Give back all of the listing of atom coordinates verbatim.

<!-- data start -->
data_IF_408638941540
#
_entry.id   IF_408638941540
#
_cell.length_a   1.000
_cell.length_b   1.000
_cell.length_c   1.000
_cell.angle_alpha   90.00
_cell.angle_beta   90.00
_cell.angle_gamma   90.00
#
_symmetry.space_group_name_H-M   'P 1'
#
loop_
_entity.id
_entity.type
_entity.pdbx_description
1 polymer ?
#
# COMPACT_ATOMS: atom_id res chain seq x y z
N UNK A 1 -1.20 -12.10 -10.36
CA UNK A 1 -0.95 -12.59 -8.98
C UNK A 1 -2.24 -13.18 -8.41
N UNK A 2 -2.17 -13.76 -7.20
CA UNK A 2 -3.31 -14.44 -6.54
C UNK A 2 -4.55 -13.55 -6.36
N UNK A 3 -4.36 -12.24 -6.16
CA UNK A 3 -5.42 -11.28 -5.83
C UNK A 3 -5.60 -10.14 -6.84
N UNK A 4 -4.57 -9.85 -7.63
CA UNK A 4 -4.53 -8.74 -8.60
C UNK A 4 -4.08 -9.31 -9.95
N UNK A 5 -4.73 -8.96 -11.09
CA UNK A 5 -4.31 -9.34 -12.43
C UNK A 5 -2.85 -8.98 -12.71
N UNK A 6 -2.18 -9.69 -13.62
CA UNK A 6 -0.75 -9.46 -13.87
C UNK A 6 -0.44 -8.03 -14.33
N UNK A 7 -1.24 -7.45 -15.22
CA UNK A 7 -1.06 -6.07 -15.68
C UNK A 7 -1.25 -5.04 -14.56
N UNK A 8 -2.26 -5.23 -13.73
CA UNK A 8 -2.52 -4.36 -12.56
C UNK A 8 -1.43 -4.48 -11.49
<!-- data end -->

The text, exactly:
data_IF_408638941540
#
_entry.id   IF_408638941540
#
_cell.length_a   1.000
_cell.length_b   1.000
_cell.length_c   1.000
_cell.angle_alpha   90.00
_cell.angle_beta   90.00
_cell.angle_gamma   90.00
#
_symmetry.space_group_name_H-M   'P 1'
#
loop_
_entity.id
_entity.type
_entity.pdbx_description
1 polymer ?
#
# COMPACT_ATOMS: atom_id res chain seq x y z
N UNK A 1 -1.20 -12.10 -10.36
CA UNK A 1 -0.95 -12.59 -8.98
C UNK A 1 -2.24 -13.18 -8.41
N UNK A 2 -2.17 -13.76 -7.20
CA UNK A 2 -3.31 -14.44 -6.54
C UNK A 2 -4.55 -13.55 -6.36
N UNK A 3 -4.36 -12.24 -6.16
CA UNK A 3 -5.42 -11.28 -5.83
C UNK A 3 -5.60 -10.14 -6.84
N UNK A 4 -4.57 -9.85 -7.63
CA UNK A 4 -4.53 -8.74 -8.60
C UNK A 4 -4.08 -9.31 -9.95
N UNK A 5 -4.73 -8.96 -11.09
CA UNK A 5 -4.31 -9.34 -12.43
C UNK A 5 -2.85 -8.98 -12.71
N UNK A 6 -2.18 -9.69 -13.62
CA UNK A 6 -0.75 -9.46 -13.87
C UNK A 6 -0.44 -8.03 -14.33
N UNK A 7 -1.24 -7.45 -15.22
CA UNK A 7 -1.06 -6.07 -15.68
C UNK A 7 -1.25 -5.04 -14.56
N UNK A 8 -2.26 -5.23 -13.73
CA UNK A 8 -2.52 -4.36 -12.56
C UNK A 8 -1.43 -4.48 -11.49